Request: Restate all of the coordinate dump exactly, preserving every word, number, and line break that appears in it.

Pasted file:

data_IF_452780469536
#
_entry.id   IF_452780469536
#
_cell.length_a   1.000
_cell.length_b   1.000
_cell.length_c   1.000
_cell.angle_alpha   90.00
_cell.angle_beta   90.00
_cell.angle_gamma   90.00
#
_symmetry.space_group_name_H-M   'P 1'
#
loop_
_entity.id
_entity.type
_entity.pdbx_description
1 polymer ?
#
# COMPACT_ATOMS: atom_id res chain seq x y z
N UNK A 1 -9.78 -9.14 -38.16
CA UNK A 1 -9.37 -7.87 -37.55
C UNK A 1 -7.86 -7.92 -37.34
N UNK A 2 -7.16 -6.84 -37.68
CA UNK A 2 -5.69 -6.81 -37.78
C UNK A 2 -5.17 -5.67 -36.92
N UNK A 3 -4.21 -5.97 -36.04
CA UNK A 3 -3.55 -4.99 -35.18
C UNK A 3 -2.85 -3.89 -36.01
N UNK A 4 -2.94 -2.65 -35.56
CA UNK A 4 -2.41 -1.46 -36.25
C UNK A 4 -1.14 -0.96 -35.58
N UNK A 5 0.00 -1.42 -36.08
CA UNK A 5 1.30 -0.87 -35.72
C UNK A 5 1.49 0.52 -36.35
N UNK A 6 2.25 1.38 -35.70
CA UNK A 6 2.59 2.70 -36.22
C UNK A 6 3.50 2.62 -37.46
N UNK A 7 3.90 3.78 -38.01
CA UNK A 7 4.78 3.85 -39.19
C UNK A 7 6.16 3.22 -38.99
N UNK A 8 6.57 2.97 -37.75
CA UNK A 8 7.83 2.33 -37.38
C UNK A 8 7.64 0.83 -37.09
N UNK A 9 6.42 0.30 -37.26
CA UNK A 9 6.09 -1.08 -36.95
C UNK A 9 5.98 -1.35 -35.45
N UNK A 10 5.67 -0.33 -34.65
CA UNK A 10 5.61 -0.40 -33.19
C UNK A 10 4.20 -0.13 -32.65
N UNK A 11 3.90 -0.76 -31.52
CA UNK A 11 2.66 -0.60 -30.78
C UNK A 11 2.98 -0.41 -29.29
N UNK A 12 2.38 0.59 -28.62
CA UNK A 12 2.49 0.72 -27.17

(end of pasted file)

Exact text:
data_IF_452780469536
#
_entry.id   IF_452780469536
#
_cell.length_a   1.000
_cell.length_b   1.000
_cell.length_c   1.000
_cell.angle_alpha   90.00
_cell.angle_beta   90.00
_cell.angle_gamma   90.00
#
_symmetry.space_group_name_H-M   'P 1'
#
loop_
_entity.id
_entity.type
_entity.pdbx_description
1 polymer ?
#
# COMPACT_ATOMS: atom_id res chain seq x y z
N UNK A 1 -9.78 -9.14 -38.16
CA UNK A 1 -9.37 -7.87 -37.55
C UNK A 1 -7.86 -7.92 -37.34
N UNK A 2 -7.16 -6.84 -37.68
CA UNK A 2 -5.69 -6.81 -37.78
C UNK A 2 -5.17 -5.67 -36.92
N UNK A 3 -4.21 -5.97 -36.04
CA UNK A 3 -3.55 -4.99 -35.18
C UNK A 3 -2.85 -3.89 -36.01
N UNK A 4 -2.94 -2.65 -35.56
CA UNK A 4 -2.41 -1.46 -36.25
C UNK A 4 -1.14 -0.96 -35.58
N UNK A 5 0.00 -1.42 -36.08
CA UNK A 5 1.30 -0.87 -35.72
C UNK A 5 1.49 0.52 -36.35
N UNK A 6 2.25 1.38 -35.70
CA UNK A 6 2.59 2.70 -36.22
C UNK A 6 3.50 2.62 -37.46
N UNK A 7 3.90 3.78 -38.01
CA UNK A 7 4.78 3.85 -39.19
C UNK A 7 6.16 3.22 -38.99
N UNK A 8 6.57 2.97 -37.75
CA UNK A 8 7.83 2.33 -37.38
C UNK A 8 7.64 0.83 -37.09
N UNK A 9 6.42 0.30 -37.26
CA UNK A 9 6.09 -1.08 -36.95
C UNK A 9 5.98 -1.35 -35.45
N UNK A 10 5.67 -0.33 -34.65
CA UNK A 10 5.61 -0.40 -33.19
C UNK A 10 4.20 -0.13 -32.65
N UNK A 11 3.90 -0.76 -31.52
CA UNK A 11 2.66 -0.60 -30.78
C UNK A 11 2.98 -0.41 -29.29
N UNK A 12 2.38 0.59 -28.62
CA UNK A 12 2.49 0.72 -27.17